In this week’s Alabama Law Weekly Update, we report on a case from the Alabama Court of Civil Appeals discussing the enforceability of non-solicitation agreements under Alabama law and a case from the Eleventh Circuit discussing an employee’s FLSA claim for overtime wages.
G.L.S. & Associates, Inc., and G.L. Smith & Associates, Inc. v. Keith Rogers, No. 2130322 (Ala. Civ. App. 2014) (discussing the enforceability of non-solicitation agreements under Alabama law).
Keith Rogers was employed as a registered representative of G.L.S. & Associates, Inc. and G. L. Smith & Associates, Inc. (collectively “GLSA”) until he resigned from his employment in January of 2013. Rogers was employed as a securities broker. Rogers’ employment agreement with GLSA contained a non-solicitation provision. Under the non-solicitation provision, Rogers was prohibited from soliciting clients of GLSA for a period of two years following the conclusion of his employment with GLSA. In June 2013, GLSA sued Rogers alleging that he violated the non-solicitation provision of his employment agreement by attempting to solicit clients of GLSA. Rogers filed a motion to dismiss the lawsuit.
In his motion to dismiss, Rogers argued that the non-solicitation provision of his employment agreement was unenforceable as a matter of law. Rogers claimed that a securities broker is a “profession” which could not be restricted from practicing under Alabama law. In general, Alabama law permits non-solicitation agreements between an employer and an employee. However, non-solicitation agreements are unenforceable when they attempt to prevent a person from practicing a “profession.” In determining whether a particular occupation is a “profession,” Alabama courts examine several factors: professional training, skill and experience required to perform certain services, the delicate nature of the services offered, and the ability and need to make instantaneous decisions.
During the hearing on Rogers’ motion to dismiss, neither side presented any evidence in support of their position. As a result, the Alabama Court of Civil Appeals concluded that there was insufficient evidence to show that Rogers was entitled to a dismissal of the complaint. The Court determined that the inquiry of whether a particular occupation is a “profession” requires evidence of the factors mentioned above. Because there was no evidence presented at the trial level, the Alabama Court of Civil Appeals concluded that a dismissal was premature and remanded the case to the trial court for further proceedings.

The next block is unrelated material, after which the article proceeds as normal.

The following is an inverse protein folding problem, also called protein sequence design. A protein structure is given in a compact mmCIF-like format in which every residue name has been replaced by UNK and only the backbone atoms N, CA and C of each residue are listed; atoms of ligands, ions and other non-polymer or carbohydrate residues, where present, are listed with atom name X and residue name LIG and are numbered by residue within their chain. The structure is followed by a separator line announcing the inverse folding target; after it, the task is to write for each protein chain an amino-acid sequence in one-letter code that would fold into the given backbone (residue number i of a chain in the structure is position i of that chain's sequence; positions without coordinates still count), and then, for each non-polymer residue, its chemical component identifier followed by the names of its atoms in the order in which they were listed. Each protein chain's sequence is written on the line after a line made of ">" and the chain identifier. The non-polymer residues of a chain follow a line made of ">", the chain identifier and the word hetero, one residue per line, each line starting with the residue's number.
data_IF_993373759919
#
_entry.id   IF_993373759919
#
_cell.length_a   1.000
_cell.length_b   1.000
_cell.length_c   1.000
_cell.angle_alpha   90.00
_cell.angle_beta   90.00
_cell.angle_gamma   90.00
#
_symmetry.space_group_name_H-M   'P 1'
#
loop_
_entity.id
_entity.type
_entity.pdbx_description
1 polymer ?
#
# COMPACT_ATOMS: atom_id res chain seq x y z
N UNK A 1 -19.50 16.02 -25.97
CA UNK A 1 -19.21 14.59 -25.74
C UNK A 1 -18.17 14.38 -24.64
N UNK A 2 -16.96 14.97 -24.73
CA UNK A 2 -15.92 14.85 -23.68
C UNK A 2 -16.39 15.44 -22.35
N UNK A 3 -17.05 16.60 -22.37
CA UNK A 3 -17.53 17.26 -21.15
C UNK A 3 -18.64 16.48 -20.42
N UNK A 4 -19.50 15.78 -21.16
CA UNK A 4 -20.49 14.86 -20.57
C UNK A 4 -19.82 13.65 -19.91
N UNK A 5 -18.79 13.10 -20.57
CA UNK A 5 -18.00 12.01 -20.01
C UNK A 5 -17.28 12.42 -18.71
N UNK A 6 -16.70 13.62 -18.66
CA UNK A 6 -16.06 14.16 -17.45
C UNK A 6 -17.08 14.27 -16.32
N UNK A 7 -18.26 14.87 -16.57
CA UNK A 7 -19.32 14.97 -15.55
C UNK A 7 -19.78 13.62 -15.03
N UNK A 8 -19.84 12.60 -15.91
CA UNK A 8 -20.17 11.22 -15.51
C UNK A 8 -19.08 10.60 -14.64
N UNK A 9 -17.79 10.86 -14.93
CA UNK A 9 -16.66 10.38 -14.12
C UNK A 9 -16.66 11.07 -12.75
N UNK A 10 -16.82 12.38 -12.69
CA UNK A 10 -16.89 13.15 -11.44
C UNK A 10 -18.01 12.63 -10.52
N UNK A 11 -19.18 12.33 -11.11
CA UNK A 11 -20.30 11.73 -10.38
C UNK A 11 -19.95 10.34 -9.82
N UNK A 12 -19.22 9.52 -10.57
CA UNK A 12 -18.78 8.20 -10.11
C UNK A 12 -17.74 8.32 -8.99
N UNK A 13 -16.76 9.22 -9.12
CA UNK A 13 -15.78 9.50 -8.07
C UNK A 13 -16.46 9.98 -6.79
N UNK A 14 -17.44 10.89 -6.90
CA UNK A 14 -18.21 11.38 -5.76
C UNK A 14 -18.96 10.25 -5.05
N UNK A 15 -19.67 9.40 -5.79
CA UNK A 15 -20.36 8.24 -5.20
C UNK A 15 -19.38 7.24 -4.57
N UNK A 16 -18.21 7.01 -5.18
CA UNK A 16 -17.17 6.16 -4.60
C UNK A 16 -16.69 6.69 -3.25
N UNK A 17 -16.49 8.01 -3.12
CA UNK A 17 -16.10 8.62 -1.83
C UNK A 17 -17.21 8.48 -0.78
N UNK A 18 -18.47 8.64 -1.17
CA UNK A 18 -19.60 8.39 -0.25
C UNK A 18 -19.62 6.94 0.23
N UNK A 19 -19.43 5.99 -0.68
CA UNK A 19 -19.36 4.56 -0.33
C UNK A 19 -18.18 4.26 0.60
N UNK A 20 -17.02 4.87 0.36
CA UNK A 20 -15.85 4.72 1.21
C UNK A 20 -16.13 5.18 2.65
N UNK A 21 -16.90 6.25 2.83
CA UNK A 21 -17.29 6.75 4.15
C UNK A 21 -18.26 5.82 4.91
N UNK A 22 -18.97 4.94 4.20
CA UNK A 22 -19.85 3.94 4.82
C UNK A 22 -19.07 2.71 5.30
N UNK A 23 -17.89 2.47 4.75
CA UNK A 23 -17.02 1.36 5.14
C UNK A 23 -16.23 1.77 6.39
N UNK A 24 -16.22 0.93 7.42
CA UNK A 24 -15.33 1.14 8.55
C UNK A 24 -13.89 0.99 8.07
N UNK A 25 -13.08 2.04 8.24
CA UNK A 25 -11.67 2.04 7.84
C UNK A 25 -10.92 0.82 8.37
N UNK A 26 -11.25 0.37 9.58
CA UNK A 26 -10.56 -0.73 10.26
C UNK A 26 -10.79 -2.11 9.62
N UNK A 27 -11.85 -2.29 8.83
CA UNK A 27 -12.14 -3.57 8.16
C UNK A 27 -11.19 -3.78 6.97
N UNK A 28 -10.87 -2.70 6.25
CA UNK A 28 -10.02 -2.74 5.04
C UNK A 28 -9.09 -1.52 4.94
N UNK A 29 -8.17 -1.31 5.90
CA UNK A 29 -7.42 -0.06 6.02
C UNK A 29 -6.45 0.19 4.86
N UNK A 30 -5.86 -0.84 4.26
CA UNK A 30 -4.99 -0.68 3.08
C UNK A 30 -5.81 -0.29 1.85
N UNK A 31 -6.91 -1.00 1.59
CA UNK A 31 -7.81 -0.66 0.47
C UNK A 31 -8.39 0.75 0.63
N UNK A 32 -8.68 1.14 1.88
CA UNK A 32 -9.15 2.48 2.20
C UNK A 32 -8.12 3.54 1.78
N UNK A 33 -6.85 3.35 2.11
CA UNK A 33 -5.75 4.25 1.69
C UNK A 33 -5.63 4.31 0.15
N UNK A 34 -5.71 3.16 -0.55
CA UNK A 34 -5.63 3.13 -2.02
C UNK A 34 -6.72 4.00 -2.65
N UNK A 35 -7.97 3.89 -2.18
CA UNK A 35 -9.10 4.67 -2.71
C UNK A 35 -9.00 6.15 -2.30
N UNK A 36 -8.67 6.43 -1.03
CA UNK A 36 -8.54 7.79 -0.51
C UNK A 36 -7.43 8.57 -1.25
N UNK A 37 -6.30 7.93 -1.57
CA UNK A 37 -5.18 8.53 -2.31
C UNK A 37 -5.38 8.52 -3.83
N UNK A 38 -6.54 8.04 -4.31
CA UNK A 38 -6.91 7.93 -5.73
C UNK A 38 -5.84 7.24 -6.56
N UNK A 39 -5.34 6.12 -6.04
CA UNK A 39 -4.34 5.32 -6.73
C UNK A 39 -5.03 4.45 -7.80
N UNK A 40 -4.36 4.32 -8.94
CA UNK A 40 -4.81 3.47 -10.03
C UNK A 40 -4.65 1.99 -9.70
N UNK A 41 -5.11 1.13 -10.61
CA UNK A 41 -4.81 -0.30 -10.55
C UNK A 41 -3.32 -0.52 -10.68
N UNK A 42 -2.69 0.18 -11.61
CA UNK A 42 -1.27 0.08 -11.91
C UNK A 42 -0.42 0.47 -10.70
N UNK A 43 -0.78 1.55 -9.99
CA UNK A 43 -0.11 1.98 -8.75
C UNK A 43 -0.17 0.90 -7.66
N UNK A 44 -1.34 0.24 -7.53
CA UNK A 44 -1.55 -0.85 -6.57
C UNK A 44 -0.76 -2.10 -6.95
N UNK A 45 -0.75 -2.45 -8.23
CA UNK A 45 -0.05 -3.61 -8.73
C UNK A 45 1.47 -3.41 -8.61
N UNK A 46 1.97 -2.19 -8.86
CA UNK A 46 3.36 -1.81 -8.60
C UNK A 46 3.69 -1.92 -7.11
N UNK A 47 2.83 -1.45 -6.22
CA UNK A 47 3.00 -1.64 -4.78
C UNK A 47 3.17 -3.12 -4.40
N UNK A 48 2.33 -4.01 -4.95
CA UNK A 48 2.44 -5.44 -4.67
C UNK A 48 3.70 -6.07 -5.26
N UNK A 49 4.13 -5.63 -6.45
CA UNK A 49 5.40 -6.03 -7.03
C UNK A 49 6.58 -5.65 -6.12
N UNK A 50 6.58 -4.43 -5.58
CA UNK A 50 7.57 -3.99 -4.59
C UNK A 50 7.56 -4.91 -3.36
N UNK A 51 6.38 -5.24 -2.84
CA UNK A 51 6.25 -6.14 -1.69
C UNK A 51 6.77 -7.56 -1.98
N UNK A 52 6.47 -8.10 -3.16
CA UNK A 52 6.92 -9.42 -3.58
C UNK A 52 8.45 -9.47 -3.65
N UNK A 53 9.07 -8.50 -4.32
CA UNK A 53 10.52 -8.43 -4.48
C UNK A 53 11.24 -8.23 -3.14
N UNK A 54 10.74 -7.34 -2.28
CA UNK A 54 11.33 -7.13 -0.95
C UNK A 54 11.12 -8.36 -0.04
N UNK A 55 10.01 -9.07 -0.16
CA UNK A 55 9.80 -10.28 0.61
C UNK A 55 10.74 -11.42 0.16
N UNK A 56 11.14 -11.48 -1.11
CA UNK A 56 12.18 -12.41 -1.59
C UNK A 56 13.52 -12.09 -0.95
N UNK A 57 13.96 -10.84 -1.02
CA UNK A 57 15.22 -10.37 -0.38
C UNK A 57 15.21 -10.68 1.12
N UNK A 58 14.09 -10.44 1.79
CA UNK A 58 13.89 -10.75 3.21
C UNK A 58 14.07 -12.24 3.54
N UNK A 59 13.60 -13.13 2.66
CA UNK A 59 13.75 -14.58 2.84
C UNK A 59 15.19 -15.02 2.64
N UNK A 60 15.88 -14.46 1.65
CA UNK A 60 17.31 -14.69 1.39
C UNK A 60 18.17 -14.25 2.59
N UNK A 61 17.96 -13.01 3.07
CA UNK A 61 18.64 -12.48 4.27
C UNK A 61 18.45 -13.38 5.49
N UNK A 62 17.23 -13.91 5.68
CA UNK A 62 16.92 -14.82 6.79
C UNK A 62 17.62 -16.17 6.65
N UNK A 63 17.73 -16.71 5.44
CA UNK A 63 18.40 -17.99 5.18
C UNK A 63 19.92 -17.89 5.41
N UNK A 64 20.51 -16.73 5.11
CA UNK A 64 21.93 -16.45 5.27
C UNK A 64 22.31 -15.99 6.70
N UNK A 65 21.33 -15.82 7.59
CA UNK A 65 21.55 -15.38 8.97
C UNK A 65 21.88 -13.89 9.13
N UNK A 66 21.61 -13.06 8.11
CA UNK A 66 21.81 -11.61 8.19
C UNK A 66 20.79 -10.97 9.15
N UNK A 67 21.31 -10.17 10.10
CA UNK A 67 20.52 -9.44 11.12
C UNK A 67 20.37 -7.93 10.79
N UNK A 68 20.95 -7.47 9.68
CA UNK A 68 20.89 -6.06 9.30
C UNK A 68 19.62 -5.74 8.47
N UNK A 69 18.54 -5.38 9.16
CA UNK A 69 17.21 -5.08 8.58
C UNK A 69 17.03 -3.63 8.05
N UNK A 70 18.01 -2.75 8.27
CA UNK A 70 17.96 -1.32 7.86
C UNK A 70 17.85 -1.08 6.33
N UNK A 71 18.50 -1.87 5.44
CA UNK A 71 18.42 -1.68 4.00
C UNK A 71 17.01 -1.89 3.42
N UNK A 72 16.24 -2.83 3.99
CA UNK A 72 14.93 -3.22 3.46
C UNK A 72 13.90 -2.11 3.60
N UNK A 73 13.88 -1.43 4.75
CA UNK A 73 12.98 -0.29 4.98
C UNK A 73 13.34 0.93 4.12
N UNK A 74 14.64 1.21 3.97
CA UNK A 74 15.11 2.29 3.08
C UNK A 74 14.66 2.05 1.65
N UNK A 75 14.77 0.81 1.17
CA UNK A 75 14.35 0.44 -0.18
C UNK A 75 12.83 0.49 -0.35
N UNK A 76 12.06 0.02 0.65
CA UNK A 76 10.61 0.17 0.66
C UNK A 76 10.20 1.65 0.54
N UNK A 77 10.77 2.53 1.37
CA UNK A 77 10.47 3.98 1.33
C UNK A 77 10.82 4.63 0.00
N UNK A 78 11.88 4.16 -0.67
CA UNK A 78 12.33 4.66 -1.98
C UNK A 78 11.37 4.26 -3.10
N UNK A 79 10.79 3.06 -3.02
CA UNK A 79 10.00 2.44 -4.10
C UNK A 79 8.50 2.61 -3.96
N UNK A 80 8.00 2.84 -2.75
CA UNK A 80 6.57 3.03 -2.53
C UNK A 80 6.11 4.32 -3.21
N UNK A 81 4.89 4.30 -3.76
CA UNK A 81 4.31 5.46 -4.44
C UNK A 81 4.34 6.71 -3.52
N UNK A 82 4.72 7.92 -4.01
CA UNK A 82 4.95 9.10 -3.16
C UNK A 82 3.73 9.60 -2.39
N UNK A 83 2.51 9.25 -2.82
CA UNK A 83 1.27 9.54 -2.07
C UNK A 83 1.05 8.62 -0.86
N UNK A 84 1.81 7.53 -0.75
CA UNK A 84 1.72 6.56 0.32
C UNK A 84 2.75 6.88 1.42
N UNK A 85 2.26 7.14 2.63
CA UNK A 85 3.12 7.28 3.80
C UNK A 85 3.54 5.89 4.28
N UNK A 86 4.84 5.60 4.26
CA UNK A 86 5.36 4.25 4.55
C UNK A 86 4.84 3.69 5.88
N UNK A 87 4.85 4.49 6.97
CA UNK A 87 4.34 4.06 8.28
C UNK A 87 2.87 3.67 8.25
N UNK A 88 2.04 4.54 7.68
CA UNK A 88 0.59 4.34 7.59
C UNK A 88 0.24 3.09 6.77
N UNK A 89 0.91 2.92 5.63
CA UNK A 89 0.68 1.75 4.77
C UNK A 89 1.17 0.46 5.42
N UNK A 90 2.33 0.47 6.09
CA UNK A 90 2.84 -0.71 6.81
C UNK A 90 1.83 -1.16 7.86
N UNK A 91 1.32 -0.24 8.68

Alfredo Ocampo Pino, and all others similarly situated under 29 U.S.C. § 216(B), v. Painted to Perfection Corp., Noel Nazario, 2014 WL 1876927 (11th Cir. May 12, 2014) (examination of an employee’s a claim for overtime wages under the FLSA).
Painted to Perfection is a Florida-based yacht refinishing and painting business owned by Noel Nazario (“Nazario”). Alfredo Pino (“Pino”) was employed at Painted to Perfection. Pino was paid hourly until 2012 when he became salaried. While he was an hourly employee, Pino averaged 63 hours per week and earned $15 per hour. Pino was not provided overtime compensation. In 2012, Pino filed a complaint against Painted to Perfection and Nazario seeking overtime wages under the Fair Labor Standards Act (“FLSA”). Pino claimed that Painted to Perfection was an “enterprise” grossing $500,000 or more per year, and that both his work and the business itself affected interstate commerce. Painted to Perfection moved for summary judgment, arguing that the business did not gross more than $500,000 a year in any of the relevant years, and thus was not an “enterprise” under the FLSA. Further, Painted to Perfection argued that its work did not affect interstate commerce because Pino painted boats for local customers.
Nazario testified that his business did not gross the minimum amount to qualify as an “enterprise” under the FLSA. Nazario claimed that he owned a local business that painted boats for local customers. Pino, on the other hand, argued that many of the boats he worked on were “destined for interstate commerce,” and had foreign or out-of-state registries. The trial court granted summary judgment for Nazario and Painted to Perfection. Pino appealed.
The FLSA requires employers to pay covered employees at an overtime rate if they work more than 40 hours in a workweek. Employees are entitled to the protections of the FLSA if they can show that their employer is an “enterprise” engaged in commerce or that the employee is entitled to individual coverage. In this case, the Eleventh Circuit examined whether or not Pino could establish that he was entitled to individual coverage. To be eligible for individual coverage, Pino must show that he was “engaged in commerce.” For the purposes of the FLSA, “engaged in commerce” means direct participation in the actual movement of persons or things in interstate commerce. For example, the Eleventh Circuit noted that employees who operate or maintain transportation facilities directly participate in the movement of persons or things in interstate commerce and are entitled to coverage under the FLSA. Those employees who “merely affect that commerce” are not entitled to coverage under the “engaged in commerce” provision of the FLSA.
Pino argued that he was “engaged in commerce” because he worked on boats with foreign registries, he spoke with Captains of boats with foreign registries, and Nazario traveled out-of-state to work on boats. The Eleventh Circuit concluded that none of these actions were sufficient to show that Pino “directly participated in the actual movement of persons or things in interstate commerce.” The Eleventh Circuit held that Pino was not engaged in commerce in such a way as to be eligible for individual coverage under the FLSA.